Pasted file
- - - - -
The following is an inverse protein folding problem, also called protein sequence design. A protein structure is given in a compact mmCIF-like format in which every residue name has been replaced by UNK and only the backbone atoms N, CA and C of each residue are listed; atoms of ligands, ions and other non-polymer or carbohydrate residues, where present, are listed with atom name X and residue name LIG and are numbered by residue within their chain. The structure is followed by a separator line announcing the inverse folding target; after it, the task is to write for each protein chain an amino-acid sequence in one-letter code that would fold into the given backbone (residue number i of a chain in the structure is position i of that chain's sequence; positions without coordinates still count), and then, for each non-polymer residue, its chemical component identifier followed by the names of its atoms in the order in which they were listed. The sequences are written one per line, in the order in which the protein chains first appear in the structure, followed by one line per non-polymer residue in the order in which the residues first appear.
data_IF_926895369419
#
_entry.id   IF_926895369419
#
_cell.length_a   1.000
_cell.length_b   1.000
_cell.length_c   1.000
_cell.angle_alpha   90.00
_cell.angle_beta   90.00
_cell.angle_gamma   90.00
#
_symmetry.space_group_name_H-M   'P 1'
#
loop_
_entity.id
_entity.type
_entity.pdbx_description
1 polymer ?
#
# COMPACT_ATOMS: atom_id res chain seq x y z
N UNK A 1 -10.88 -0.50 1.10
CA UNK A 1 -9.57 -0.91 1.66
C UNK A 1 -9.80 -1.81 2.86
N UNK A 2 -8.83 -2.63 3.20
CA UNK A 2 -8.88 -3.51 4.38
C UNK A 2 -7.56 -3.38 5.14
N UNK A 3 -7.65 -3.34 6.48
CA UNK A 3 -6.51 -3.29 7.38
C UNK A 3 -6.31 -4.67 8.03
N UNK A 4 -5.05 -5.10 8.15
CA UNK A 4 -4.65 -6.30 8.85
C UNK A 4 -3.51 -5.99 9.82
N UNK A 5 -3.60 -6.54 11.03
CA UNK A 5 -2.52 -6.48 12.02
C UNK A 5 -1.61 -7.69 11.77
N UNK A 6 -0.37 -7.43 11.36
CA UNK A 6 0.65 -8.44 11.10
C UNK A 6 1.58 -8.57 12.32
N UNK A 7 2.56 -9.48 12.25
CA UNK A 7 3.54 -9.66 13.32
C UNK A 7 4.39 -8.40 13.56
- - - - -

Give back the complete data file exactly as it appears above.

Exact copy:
The following is an inverse protein folding problem, also called protein sequence design. A protein structure is given in a compact mmCIF-like format in which every residue name has been replaced by UNK and only the backbone atoms N, CA and C of each residue are listed; atoms of ligands, ions and other non-polymer or carbohydrate residues, where present, are listed with atom name X and residue name LIG and are numbered by residue within their chain. The structure is followed by a separator line announcing the inverse folding target; after it, the task is to write for each protein chain an amino-acid sequence in one-letter code that would fold into the given backbone (residue number i of a chain in the structure is position i of that chain's sequence; positions without coordinates still count), and then, for each non-polymer residue, its chemical component identifier followed by the names of its atoms in the order in which they were listed. The sequences are written one per line, in the order in which the protein chains first appear in the structure, followed by one line per non-polymer residue in the order in which the residues first appear.
data_IF_926895369419
#
_entry.id   IF_926895369419
#
_cell.length_a   1.000
_cell.length_b   1.000
_cell.length_c   1.000
_cell.angle_alpha   90.00
_cell.angle_beta   90.00
_cell.angle_gamma   90.00
#
_symmetry.space_group_name_H-M   'P 1'
#
loop_
_entity.id
_entity.type
_entity.pdbx_description
1 polymer ?
#
# COMPACT_ATOMS: atom_id res chain seq x y z
N UNK A 1 -10.88 -0.50 1.10
CA UNK A 1 -9.57 -0.91 1.66
C UNK A 1 -9.80 -1.81 2.86
N UNK A 2 -8.83 -2.63 3.20
CA UNK A 2 -8.88 -3.51 4.38
C UNK A 2 -7.56 -3.38 5.14
N UNK A 3 -7.65 -3.34 6.48
CA UNK A 3 -6.51 -3.29 7.38
C UNK A 3 -6.31 -4.67 8.03
N UNK A 4 -5.05 -5.10 8.15
CA UNK A 4 -4.65 -6.30 8.85
C UNK A 4 -3.51 -5.99 9.82
N UNK A 5 -3.60 -6.54 11.03
CA UNK A 5 -2.52 -6.48 12.02
C UNK A 5 -1.61 -7.69 11.77
N UNK A 6 -0.37 -7.43 11.36
CA UNK A 6 0.65 -8.44 11.10
C UNK A 6 1.58 -8.57 12.32
N UNK A 7 2.56 -9.48 12.25
CA UNK A 7 3.54 -9.66 13.32
C UNK A 7 4.39 -8.40 13.56